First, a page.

G1 Apps: Loquacious, Best Multiple Accounts Twitter App



On my quest for a seamless mobile Twitter experience, I stumbled upon Loquacious and started playing around with the free version. In less than 2 minutes, I was sold! Definitely the best alternative to interact with my Twitter streams.

Loquacious is a multi-account Twitter client for Android. I think Tweetie is the iPhone equivalent for this app. It has a very elegant interface, large font, easy sign-in, easy access to search and easy to tweet on the go.

Loquacious also has 3 killer features that makes it really different!

  1. Actions: Long press on an item opens a roll down menu that offers all the actions you need: reply, favorite, go to http, search #, d user or retweet this.
  2. Filters: Filter out all tweets that come from a specific source. For example, get rid of the junk and filter out all tweets coming from Twitterfeed and Tweetbots. That will clean up your stream and allow more interactions to happen. You can also filter out tweeps, a way to clean up the junk even more.

    loquacious sources

  3. Toggle Users: Have more than one Twitter account? Well you’ll finally be able to handle that on the go! Loquacious is the first Twitter app on Android to support multiple accounts. Pioneering is always respectable. It only takes two clicks to switch accounts!

loquacious multiaccount

I am really enthusiast about this app, but if you want a more balanced point of view, you should read this article by Matthew Stevens on the Android And Me blog. Also, for those interested in discovering more multiple account Twitter apps, read this.

G1 Apps: Google Analytics on Android

android growth

android growth

Even on the go, I need to get a detailed overview of my traffic at any time. I am a Getclicky user (with a g analytics account as a backup), but the Clicky site is not really optimized for a mobile experience. I turned to the Android app market to see what was available to explore my traffic, and two free apps (I have that free lunch philosophy) popped up that offer to track your traffic through Google Analytics: Droid Analytics and mAnalytics. I tested how both perform, and here is the result of the battle:

Droid Analytics vs mAnalytics


mAnalytics has a very simple and intuitive user interface. You start with the list of your site; after selecting one, select your date/date range; see your traffic in terms of visits/pageviews/pages-visit/bounce rate/average-time-on-site/%new-visits.
Unfortunately, that’s about it for mAnalytics. Maybe online marketing beginners will find a benefit to such a simple application, but the app isn’t attractive enough to compete with a browser-based experience.

Droid Analytics

Droid Analytics also starts with the list of your sites. Once inside a site’s analytics, you can press the “view as graph” button to see your page views, visitors, visits, bounce rate, average time on site or page views per visits on a graph. You can see hourly stats, weekly, monthly, yearly, or use the date range selector.
The visual experience that Droid Analytics offers takes the analytics experience up a notch. mAnalytics is already down, but Droid Analytics keeps kicking its opponent with this feature: For each Website tracked, you can also view their top keywords, top countries, top sources of traffic, top search engines, top referring sites, and top browsers. I personally really like the top keywords option. It’s a nice way to remind you how people find your site while you are waiting at the bus stop, and reflecting upon your online marketing strategy.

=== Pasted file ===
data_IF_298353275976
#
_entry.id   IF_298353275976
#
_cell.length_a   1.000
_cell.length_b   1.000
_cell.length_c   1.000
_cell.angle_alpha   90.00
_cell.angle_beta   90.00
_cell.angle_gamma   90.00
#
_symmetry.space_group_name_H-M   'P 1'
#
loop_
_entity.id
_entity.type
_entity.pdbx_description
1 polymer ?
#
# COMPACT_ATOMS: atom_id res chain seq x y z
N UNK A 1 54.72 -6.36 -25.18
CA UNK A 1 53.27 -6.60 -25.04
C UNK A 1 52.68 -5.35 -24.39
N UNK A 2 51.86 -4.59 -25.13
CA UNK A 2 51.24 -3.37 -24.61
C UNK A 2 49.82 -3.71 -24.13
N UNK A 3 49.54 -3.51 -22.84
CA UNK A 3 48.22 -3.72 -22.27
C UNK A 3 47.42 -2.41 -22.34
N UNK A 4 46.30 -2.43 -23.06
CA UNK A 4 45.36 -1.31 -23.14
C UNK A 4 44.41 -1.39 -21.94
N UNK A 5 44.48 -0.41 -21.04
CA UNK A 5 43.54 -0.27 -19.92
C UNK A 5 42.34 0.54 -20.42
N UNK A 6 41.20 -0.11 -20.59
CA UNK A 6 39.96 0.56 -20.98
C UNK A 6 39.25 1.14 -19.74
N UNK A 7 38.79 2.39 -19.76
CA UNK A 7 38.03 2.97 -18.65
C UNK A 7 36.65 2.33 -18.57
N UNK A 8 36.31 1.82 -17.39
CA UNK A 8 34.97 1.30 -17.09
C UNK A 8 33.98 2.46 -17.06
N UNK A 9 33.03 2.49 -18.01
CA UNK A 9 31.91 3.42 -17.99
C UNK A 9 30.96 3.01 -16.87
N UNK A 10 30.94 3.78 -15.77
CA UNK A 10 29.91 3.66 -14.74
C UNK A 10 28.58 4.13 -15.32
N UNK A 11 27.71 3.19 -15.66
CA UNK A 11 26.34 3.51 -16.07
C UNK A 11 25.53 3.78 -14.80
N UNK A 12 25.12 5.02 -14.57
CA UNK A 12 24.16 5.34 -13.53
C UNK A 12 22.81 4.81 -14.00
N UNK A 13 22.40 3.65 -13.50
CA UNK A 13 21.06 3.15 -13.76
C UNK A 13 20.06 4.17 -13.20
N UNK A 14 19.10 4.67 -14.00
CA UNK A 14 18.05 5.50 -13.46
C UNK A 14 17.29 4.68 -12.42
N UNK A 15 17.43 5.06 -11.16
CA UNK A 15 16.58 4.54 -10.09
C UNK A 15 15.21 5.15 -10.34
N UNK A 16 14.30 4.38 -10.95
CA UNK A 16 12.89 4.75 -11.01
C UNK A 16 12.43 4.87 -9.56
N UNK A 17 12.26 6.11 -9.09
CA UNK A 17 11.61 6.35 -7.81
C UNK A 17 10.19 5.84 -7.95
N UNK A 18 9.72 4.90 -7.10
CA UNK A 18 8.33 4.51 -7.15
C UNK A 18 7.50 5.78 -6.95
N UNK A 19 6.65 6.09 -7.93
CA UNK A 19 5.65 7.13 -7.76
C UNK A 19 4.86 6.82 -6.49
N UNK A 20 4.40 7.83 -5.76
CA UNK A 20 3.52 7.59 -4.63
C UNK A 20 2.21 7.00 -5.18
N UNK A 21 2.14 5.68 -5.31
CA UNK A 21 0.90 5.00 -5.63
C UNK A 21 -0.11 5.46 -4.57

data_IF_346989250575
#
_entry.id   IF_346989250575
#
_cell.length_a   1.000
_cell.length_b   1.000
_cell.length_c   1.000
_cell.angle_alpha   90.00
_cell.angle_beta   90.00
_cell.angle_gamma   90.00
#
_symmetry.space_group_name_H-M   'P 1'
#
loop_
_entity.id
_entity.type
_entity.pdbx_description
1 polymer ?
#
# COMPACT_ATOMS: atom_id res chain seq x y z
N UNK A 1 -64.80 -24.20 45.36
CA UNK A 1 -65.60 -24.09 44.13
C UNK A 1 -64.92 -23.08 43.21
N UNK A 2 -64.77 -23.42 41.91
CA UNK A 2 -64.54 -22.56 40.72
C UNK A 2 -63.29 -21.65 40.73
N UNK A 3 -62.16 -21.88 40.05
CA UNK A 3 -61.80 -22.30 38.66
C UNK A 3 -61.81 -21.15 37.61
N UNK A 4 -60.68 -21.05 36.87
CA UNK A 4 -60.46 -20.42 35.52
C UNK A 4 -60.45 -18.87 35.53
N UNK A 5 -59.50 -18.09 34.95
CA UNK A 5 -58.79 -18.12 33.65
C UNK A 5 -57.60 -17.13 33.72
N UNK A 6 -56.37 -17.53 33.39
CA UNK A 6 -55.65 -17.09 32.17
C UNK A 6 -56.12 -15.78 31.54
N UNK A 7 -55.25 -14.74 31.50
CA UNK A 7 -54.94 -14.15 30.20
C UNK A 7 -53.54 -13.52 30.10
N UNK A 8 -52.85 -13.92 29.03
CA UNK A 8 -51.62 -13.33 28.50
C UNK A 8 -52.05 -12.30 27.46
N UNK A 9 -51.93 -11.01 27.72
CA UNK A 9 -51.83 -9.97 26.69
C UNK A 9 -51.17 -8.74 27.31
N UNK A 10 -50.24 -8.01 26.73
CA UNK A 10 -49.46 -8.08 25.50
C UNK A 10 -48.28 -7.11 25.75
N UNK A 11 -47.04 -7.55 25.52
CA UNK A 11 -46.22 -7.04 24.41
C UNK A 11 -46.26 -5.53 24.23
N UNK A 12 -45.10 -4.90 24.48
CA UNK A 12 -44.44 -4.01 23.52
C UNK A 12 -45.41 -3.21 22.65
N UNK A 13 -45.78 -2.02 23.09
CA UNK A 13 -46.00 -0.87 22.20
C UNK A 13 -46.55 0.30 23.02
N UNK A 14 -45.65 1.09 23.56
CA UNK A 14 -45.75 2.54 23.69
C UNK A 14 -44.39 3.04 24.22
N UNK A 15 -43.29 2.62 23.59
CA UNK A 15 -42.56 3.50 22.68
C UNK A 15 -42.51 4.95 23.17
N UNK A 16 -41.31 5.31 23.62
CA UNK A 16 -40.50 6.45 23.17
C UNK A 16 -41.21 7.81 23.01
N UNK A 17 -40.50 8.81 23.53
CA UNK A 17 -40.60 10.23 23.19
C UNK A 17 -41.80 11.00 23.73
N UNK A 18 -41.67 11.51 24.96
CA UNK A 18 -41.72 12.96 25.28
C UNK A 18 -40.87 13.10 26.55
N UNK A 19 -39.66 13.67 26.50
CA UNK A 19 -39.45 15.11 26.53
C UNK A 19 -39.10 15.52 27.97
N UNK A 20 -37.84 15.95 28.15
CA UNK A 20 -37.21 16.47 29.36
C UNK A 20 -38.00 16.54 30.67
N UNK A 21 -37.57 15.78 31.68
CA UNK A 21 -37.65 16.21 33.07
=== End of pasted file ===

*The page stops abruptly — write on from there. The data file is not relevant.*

Droid Analytics also has a paid version (0.99 euro). Eventually, if you like the app, you will have to pay as the free version is only a 24-hour trial. The app has a 5-star average rating, and the comments are all very enthusiastic.

The alternative is Mobile GA for Android, but the app is $2.99, it only has 3 stars, and the comments are not really positive, so I didn’t even bother to try it out.

Top 10 G1 Apps



Back in January, I wrote about the best g1 apps that could be found in the market. Since that date, a lot of new apps came up, and the Cupcakes update also changed a few rules. So what are the essential apps you need on your Android phone to get the most out of it ?

App Manager

The first app you want to install from the market is the App Manager. From this app, you can launch, uninstall, copy to SD or search the app in the market. You can also backup all of your applications to the SD card in a few clicks. Most importantly, you can easily install apps from your SD card, which is the gateway to downloading any app you want online and putting it on your phone.


The simple app was developed by Google. This app allows you to keep track of all of your favorite sports team through your phone’s notifications system. It takes about half an hour to set it up, but then you don’t have to worry about it ever again, and sports results come to you live automatically.


Babble is the only Facebook app I know for the g1 that runs smoothly. From Babble, you can easily access your friends’ feeds, and drop comments on your friends’ updates. Uploading photos and videos to your profile are also part of the experience. The developer also added a quick ‘log out/log in as a different user’ button, which is quite smart !


I just love this application. Through your phone’s GPS, MyTracks will record your position while you are on the go. I personally use it to compare how I perform when I rollerblade to work. I think most people use it for their biking or walking hikes. Once you are done recording, MyTracks creates an KML file and a map on your Google’s MyMaps account. You can then easily share this map’s URL or embed it anywhere you want.


At first sight, Glympse is very similar to MyTracks (or Latitude, Google geolocation-based social network). Glympse is different because it lets you easily share your location live with the person(s) you want, during the amount of time you want. The persons who receive the Glympse can see your location in real-time on a map, from a computer or on a phone.